I have a friend who often likes to joke about the pointlessness of dual cameras. And even though I know his jabs are often said in jest, there’s a bit of truth in there too. I mean really, how much better is two cameras than one? Well just as we were getting used to two cameras, Chinese phone giant Huawei is kicking off a whole new race to fill the entire backside of phones with cameras starting with the triple cam arrangement on the new P20 Pro.
Available in standard and Pro variants, the P20 feels like Huawei is attempting to cram every major tech trend into a glorious feature fiesta that can please even the most demanding hypbeast.
Like seemingly every new flagship phone, the P20 sports a glass-sandwich design with minimal bezels, a fingerprint reader, a notch cut out of the top display, no headphone jack, and a bunch of AI smarts inside. And I alluded to before, the Pro model takes things even further with not one, not two, but three rear cameras. Even the P20 Pro’s colorways are especially swanky thanks to a pair of stunning finishes that uses color-shifting gradient like you used to see on cars with the chameleon paints jobs that were all the rage back in the mid 2000's.
Really, the only fashionable feature missing from the P20 is some kind of 3D face-scanning tech like you get on the iPhone X. Instead, Huawei settled for a much less sophisticated (and less secure) 2D face unlocking system. But hey, at least it’s fast, so there’s that.
All joking aside, Huawei’s fervor to push every aspect of the phone to its limits could result in some pretty important advancements for the smartphone industry as a whole. The most obvious example of this is the P20 Pro’s triple rear cameras, which is comprised of an 8-MPl sensor with a 3x optical zoom, a 20-MP monochrome sensor, and a whopping 40-MP main RGB sensor.
Now some people might balk at a phone camera with a resolution that high, because simply chasing more megapixels isn’t always a productive way to improve image quality. However, that increased resolution also comes with an increased sensor size, that according to Huawei is more than twice as big as the main cam in the iPhone X, and 170 percent larger than the one in the Galaxy S9.
Then you add in a new laser autofocus system with an improved range of nearly 10 feet (three times farther then before), a new color temperature sensor for more accurate white balance, 960 fps slow-mo like you get on the Galaxy S9, and a 3x zoom that’s 1x better than Samsung and Apple’s best, and you’re looking at some pretty serious camera specs.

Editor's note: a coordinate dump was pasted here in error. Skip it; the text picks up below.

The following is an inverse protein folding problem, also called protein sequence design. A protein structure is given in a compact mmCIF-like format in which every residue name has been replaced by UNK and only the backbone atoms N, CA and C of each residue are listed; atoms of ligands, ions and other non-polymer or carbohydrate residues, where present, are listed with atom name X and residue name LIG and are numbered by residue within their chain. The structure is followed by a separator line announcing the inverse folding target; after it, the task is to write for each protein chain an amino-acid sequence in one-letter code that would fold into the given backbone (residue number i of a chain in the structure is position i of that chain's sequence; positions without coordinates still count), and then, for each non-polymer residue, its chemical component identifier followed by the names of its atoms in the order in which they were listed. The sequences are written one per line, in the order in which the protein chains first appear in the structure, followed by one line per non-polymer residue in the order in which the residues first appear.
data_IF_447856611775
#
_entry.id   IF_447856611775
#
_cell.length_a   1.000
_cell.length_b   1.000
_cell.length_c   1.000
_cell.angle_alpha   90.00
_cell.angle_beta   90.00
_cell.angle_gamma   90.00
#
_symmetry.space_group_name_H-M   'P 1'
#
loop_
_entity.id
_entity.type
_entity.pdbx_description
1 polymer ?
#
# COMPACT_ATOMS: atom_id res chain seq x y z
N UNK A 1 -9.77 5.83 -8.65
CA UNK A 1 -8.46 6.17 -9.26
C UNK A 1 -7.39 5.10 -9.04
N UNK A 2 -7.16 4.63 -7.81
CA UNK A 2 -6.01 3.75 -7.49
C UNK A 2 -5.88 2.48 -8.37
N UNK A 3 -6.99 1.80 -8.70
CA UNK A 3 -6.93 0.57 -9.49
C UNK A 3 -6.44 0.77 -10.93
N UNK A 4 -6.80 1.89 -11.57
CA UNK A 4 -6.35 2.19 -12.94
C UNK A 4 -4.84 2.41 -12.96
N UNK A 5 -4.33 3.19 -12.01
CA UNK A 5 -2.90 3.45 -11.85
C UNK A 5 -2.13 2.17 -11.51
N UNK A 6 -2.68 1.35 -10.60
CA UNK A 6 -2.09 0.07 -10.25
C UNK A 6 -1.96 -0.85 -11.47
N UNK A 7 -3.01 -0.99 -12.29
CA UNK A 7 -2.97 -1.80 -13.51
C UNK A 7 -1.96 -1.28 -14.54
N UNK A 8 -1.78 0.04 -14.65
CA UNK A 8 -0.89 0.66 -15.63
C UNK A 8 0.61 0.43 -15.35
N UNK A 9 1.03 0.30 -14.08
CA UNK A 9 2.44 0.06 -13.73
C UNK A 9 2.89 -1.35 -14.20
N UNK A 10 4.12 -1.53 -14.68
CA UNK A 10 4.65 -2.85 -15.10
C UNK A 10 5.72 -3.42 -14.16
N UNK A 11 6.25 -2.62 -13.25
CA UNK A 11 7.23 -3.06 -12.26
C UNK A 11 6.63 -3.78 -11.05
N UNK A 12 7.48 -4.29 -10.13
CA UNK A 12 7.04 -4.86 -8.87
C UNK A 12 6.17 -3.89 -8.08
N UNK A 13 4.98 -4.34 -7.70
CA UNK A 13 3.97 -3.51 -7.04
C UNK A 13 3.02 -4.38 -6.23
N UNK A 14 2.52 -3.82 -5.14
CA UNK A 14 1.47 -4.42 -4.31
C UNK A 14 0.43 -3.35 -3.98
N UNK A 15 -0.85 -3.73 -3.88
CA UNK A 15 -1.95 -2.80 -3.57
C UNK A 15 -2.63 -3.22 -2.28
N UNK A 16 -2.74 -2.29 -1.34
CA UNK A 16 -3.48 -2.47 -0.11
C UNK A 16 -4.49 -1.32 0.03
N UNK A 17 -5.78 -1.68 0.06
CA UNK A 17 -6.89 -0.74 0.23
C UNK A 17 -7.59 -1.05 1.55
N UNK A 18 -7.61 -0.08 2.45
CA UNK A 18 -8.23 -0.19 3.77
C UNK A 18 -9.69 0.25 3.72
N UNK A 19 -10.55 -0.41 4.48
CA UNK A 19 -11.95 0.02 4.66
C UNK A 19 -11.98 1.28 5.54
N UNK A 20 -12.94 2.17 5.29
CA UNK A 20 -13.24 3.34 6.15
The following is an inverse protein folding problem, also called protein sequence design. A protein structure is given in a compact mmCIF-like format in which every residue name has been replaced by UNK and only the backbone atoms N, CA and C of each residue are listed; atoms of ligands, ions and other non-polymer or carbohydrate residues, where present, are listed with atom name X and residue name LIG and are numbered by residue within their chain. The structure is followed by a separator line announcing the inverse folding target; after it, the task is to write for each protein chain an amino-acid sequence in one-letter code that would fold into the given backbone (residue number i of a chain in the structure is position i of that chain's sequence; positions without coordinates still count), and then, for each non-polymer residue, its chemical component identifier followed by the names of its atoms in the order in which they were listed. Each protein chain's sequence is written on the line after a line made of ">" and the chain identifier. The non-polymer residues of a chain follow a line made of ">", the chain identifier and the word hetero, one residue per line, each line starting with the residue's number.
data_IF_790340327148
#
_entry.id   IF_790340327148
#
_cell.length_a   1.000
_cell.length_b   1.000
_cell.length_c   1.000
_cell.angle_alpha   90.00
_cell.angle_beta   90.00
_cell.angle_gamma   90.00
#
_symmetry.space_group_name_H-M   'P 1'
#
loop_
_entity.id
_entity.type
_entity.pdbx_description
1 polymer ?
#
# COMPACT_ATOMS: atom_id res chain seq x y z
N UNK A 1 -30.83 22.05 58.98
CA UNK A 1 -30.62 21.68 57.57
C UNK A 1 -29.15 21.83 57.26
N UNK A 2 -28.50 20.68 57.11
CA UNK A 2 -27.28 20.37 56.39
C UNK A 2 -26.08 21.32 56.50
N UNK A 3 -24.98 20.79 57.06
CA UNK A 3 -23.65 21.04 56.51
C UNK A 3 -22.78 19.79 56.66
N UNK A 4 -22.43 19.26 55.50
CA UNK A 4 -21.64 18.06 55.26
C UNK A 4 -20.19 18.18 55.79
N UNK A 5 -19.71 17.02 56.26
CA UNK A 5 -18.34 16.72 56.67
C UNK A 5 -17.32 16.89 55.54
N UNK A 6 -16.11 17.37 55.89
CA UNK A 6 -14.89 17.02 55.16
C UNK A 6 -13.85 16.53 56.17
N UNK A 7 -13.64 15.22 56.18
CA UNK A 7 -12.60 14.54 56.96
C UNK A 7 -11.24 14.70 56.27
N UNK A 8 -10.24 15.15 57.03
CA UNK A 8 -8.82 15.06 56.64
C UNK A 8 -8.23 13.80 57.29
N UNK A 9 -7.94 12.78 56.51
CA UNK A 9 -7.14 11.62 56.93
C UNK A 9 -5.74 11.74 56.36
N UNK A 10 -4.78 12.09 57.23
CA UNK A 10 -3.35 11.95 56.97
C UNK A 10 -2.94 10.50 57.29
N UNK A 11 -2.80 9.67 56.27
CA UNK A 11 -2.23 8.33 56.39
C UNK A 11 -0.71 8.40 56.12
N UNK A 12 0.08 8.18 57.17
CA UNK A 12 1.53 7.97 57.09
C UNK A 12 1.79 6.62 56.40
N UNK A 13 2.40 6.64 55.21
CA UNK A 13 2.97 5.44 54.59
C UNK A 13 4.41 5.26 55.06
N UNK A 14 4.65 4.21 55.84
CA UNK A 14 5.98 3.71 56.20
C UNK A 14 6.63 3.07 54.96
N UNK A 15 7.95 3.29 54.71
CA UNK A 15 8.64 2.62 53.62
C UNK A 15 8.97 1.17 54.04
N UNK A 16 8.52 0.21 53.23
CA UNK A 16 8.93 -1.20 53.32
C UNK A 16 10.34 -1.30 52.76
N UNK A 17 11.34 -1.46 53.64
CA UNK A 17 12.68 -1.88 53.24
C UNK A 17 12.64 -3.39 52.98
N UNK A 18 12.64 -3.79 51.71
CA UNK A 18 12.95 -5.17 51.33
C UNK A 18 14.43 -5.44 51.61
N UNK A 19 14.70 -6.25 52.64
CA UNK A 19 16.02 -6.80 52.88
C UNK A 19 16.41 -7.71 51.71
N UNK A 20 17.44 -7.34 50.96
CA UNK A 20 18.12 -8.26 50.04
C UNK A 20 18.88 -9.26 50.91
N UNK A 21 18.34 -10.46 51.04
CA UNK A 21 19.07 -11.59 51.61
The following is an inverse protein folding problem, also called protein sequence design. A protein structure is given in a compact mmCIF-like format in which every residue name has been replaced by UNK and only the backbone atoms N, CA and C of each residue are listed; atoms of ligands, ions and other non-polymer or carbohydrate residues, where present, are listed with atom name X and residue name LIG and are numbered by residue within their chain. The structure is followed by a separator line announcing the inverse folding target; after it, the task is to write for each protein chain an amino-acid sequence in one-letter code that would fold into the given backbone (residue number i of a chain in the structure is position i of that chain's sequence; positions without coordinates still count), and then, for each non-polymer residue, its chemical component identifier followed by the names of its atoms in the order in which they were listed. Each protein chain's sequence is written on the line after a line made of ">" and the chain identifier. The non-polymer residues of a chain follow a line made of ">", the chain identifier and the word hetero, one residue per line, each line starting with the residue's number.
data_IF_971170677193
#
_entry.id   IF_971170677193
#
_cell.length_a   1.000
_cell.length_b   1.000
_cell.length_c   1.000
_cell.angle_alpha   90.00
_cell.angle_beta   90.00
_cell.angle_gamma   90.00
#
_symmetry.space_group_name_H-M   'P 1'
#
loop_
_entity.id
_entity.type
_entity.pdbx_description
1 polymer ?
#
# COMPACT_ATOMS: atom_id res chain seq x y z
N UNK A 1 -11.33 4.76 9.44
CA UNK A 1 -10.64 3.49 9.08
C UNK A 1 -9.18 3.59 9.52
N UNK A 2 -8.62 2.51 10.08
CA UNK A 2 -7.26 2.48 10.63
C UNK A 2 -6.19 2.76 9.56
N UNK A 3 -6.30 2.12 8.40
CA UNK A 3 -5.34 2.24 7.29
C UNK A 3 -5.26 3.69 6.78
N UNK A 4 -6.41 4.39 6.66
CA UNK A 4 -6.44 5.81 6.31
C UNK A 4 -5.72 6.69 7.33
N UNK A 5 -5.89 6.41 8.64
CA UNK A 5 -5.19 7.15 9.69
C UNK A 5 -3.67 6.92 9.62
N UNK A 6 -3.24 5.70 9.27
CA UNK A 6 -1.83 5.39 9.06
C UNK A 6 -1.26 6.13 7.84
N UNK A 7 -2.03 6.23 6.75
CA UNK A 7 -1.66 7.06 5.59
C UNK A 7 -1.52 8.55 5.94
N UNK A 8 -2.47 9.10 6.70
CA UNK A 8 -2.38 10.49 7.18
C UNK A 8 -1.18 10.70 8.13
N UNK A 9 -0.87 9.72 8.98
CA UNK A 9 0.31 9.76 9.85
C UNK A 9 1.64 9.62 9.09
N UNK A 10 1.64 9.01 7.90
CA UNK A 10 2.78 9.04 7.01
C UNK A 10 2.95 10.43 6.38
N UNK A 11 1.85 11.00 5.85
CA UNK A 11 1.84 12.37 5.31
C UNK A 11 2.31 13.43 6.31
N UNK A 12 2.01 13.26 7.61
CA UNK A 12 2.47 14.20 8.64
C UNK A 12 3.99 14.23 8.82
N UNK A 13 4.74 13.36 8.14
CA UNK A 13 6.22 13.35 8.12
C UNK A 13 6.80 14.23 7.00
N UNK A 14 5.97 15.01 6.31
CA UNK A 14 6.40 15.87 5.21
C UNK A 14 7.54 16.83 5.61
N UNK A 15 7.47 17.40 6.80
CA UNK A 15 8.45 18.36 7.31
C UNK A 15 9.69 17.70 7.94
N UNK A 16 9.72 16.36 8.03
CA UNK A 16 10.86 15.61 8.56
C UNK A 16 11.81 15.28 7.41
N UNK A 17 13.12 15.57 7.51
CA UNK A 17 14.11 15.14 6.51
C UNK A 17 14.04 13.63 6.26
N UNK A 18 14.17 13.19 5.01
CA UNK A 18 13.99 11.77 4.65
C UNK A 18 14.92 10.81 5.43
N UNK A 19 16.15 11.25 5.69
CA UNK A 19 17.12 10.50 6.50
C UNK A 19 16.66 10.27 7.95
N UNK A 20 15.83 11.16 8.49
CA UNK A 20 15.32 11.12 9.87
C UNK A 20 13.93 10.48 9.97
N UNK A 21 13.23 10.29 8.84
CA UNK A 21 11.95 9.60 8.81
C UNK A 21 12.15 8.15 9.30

Meanwhile, on the inside, Huawei has continued to work on its AI image wizardy too. Not only can the P20 identify more individual objects like a cat or a dog than the Mate 10 Pro could last fall, the phone can now recognize entire scenes like blue sky or nighttime and adjust the camera’s settings to match.
But the P20's wildest claim might be the phone’s new AI-enhanced stabilization that lets you take handheld long exposure shots of up to four seconds without showing a hint of shake or motion blur. It’s a feature that sounds almost too cool to be true, as it would let the average person capture dramatic nighttime shots without needing to carry around a big, expensive camera and a tripod all the time. But unfortunately though not entirely unexpectedly, that is the one feature I didn’t actually get to use during my brief time testing out the phone. That’ll have to wait for the review.
As for the camera on the standard P20 , which stands at just 20-MP rather than 40, Huawei says its big 1.55 micron pixels (22 percent larger than the S9's 1.4 micron pixels) give it an edge in low-light against pretty much every other phone on the market. After all, larger pixels can soak up more light than smaller ones, which theoretically should improve the quality of photos taken in the dark.
That said, the P20 and P20 Pro aren’t phone that have traded in all of Huawei’s traditional tricks in for the sake of the camera. Take that notch up top for example. Out of the box, it looks like every phone with a weird new hairdo. but if you want, there’s a setting that let’s you put some black bars up top instead, so it looks a little less annoying (if you’re the kind of person that doesn’t like how the cutouts look).
And if you look at the phone’s top edge, Huawei even included a built-in IR blaster for controlling your TV, which use to be a mainstay of many flagship phones, but has become a rarity nowadays. As for the guts, those aren’t half bad either, with the P20 sporting Huawei’s own Kirin 970 CPU, 4GB or 6GB of RAM (depending on the model) and 128GB of storage standard.
That said, the one quirk I’m still not sold on is the P20's front fingerprint sensor. I feel like if a company is going through the trouble of adding notches to increase screen real estate, it might as well go all the way and put the fingerprint reader on the back too. However, it seems Huawei doesn’t quite agree, as senior director of product marketing Steve Lai told me the front fingerprint reader is a hereditary nod to P-series phones of previous years.
Aside from having one less camera in the back, the main difference the standard and pro models is that the basic version features a 5.8-inch LCD displays and a smaller 3400 mAh battery versus the P20 Pro’s 6.1-inch OLD screen and massive 4,000 battery pack.
But now comes the sad part. As exciting and audacious as the P20 sounds, especially that camera packed pro model, Huawei has no plans to bring it to the US. On one hand, you could say that’s just business as normal for Huawei, who has never officially sold a P-series phone over here. But then again, if Huawei hadn’t run into so many issues getting its phones into retail stores earlier this year, maybe the P20 would have been the first. Either way, it means us here in the States are going to miss out on what might be the coolest phone of the year.